Blueberry bud mite management in Florida with alternatives to endosulfan

     The blueberry bud mite, Acalitus vaccinii (Keifer), is a pest of growing importance in southern highbush blueberry production in the southeastern U.S. It is capable of causing severe yield loss through various degrees of flower bud damage. Blueberry bud mite infestations are challenging to manage for several reasons. Because of their microscopic size of 200 microns and their cryptic lifestyle within the bud, blueberry bud mites are difficult to diagnose by growers who depend on the plant expressing symptoms during winter and early spring months for detection. Severely infested flower buds appear reddened and rosetted. Within the flower buds, blueberry bud mite is out of the reach of most pesticides. Only a limited number of registered chemicals are available. Current recommendations for control of blueberry bud mite rely on pruning infected bushes and post-harvest application of the organochlorine insecticide, endosulfan. However, the Environmental Protection Agency is taking action to end the use of the pesticide in Florida blueberries by 2014, creating a need for alternative control methods for blueberry bud mite.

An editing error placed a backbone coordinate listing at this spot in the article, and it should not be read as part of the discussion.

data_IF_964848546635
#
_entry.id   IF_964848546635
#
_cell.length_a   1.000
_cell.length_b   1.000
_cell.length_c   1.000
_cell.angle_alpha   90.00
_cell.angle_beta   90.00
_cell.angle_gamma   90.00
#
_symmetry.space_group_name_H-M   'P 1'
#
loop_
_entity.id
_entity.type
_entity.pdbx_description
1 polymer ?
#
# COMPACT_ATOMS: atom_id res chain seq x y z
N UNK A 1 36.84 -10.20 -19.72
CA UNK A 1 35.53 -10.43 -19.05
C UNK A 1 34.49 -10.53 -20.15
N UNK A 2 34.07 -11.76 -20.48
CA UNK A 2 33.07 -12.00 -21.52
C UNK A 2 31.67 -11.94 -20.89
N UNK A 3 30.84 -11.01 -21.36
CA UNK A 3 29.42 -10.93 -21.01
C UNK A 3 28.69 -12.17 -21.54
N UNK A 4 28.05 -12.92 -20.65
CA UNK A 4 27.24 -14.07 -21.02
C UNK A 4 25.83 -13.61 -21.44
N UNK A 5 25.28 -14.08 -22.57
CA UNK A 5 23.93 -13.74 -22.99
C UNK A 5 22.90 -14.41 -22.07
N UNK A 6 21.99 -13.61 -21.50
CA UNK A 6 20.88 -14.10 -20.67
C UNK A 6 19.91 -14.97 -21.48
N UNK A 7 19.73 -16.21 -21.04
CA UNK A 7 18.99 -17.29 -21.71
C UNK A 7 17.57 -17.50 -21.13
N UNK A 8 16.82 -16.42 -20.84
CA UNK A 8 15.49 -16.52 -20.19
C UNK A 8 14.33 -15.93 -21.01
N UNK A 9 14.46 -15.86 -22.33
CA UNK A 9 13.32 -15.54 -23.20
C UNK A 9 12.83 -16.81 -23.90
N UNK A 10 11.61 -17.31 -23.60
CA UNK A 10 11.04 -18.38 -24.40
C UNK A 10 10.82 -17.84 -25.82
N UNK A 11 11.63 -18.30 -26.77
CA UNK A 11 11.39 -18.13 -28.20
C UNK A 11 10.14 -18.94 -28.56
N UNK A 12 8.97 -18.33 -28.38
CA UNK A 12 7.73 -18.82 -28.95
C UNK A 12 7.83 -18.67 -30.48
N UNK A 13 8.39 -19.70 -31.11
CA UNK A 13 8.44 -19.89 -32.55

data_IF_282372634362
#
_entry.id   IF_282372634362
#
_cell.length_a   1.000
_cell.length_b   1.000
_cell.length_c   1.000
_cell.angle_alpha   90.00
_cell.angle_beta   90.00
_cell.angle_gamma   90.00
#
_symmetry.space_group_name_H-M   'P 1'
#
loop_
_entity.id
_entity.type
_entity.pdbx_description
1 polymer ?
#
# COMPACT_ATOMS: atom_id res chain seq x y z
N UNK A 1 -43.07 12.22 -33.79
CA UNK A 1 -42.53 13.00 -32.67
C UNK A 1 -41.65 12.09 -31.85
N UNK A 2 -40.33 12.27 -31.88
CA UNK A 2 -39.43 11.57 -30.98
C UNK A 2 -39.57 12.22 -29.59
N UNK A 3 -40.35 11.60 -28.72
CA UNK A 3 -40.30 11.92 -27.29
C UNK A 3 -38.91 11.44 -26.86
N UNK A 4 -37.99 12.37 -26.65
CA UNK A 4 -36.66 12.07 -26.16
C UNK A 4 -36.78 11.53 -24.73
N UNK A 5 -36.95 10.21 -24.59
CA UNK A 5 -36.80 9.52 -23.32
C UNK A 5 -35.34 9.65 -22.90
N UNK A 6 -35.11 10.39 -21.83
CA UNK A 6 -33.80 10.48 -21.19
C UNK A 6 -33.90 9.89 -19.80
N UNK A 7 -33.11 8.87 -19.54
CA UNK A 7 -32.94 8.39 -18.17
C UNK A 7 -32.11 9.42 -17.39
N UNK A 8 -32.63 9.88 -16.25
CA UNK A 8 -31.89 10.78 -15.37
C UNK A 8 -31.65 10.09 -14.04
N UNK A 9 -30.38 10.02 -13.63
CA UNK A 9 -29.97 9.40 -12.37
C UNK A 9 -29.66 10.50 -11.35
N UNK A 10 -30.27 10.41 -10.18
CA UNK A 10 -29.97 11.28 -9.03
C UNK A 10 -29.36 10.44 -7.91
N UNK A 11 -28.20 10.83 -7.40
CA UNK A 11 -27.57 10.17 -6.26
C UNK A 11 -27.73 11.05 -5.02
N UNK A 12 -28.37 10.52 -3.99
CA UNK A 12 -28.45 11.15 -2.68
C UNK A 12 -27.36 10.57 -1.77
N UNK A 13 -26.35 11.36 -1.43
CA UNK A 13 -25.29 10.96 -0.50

healthy & reddened infected flowers


pimpled ripe fruit


severe BBM infestation


     In preparation for the phase-out of endosulfan, we have been monitoring the naturally occurring antagonistic fungus Hirsutella thompsonii (Fisher) as a potential biological control agent for suppressing the blueberry bud mite. It can effectively reduce bud mite numbers and often reaches epizootic levels, where the blueberry bud mite infestation of a particular region experiences an epidemic outbreak of the fungal infection.
     Furthermore, tests were conducted to compare the efficacy of Thiodan® (endosulfan) with alternative miticides such as Envidor® (spirodiclofen), and Agri-Mek® (abamectin). Envidor® is a miticide currently labeled on perennial crops such as citrus, grapes, pome and stone fruits, and several tree nuts. However, this product is not yet registered for use in blueberries.
     In our field tests, Envidor® achieved levels of control comparable with those of Thiodan®. The product is a non-systemic foliar acaricide classified as a lipid biosynthesis inhibitor. It has activity on egg, immature, and adult female developmental stages. It takes 7 to 14 days to kill bud mites and will continue killing mites for 50 to 75 days.


Blueberry Bud Mite Publications

  • Weibelzahl, E. and O. E. Liburd. 2010. Blueberry bud mite, Acalitus vaccinii (Keifer) on southern highbush blueberry in Florida. IFAS EDIS Ext. Pub. ENY-858. University of Florida, Gainesville, FL.

  • Weibelzahl, E. and O. E. Liburd. 2009. Epizootic of Acalitus vaccinii (Acari: Eriophyidea) caused by Hirsutella thompsonii on southern highbush blueberry in north-central Florida. Florida Entomologist 92: 689-607.

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